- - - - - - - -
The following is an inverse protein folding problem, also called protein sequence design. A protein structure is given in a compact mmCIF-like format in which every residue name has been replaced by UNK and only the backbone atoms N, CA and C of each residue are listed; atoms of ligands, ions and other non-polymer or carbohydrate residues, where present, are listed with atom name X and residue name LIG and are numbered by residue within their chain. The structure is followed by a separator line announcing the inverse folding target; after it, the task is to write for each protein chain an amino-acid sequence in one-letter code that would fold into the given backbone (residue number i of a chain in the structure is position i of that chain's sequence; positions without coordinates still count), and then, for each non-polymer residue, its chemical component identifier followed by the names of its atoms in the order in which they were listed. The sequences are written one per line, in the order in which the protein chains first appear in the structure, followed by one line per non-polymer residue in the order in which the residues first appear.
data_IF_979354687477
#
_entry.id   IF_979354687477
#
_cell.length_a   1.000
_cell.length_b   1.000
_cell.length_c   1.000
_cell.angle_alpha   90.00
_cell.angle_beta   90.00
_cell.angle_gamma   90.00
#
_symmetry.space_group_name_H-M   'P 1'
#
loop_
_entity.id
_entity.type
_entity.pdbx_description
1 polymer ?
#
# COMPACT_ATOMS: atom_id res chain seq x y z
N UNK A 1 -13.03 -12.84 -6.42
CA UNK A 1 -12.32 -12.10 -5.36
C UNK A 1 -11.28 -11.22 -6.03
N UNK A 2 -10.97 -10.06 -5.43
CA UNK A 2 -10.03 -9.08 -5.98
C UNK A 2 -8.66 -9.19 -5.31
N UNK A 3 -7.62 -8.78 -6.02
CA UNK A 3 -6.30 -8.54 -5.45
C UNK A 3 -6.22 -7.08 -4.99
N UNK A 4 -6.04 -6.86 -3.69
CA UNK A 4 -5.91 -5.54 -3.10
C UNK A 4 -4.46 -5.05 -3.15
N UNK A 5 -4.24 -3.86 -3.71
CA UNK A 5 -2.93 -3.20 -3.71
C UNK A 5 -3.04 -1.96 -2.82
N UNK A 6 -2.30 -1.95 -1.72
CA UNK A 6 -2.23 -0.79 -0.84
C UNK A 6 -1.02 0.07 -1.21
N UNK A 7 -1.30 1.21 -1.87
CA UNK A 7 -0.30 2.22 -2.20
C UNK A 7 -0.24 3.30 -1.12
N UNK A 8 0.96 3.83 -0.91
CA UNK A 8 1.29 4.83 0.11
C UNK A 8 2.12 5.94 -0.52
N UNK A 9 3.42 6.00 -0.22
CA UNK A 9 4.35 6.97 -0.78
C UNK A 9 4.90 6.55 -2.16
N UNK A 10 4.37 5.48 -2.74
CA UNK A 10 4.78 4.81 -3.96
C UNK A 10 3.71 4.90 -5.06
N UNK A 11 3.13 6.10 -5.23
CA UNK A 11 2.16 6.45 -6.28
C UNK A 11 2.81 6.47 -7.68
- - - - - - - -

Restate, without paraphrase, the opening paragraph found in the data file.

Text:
The following is an inverse protein folding problem, also called protein sequence design. A protein structure is given in a compact mmCIF-like format in which every residue name has been replaced by UNK and only the backbone atoms N, CA and C of each residue are listed; atoms of ligands, ions and other non-polymer or carbohydrate residues, where present, are listed with atom name X and residue name LIG and are numbered by residue within their chain. The structure is followed by a separator line announcing the inverse folding target; after it, the task is to write for each protein chain an amino-acid sequence in one-letter code that would fold into the given backbone (residue number i of a chain in the structure is position i of that chain's sequence; positions without coordinates still count), and then, for each non-polymer residue, its chemical component identifier followed by the names of its atoms in the order in which they were listed. The sequences are written one per line, in the order in which the protein chains first appear in the structure, followed by one line per non-polymer residue in the order in which the residues first appear.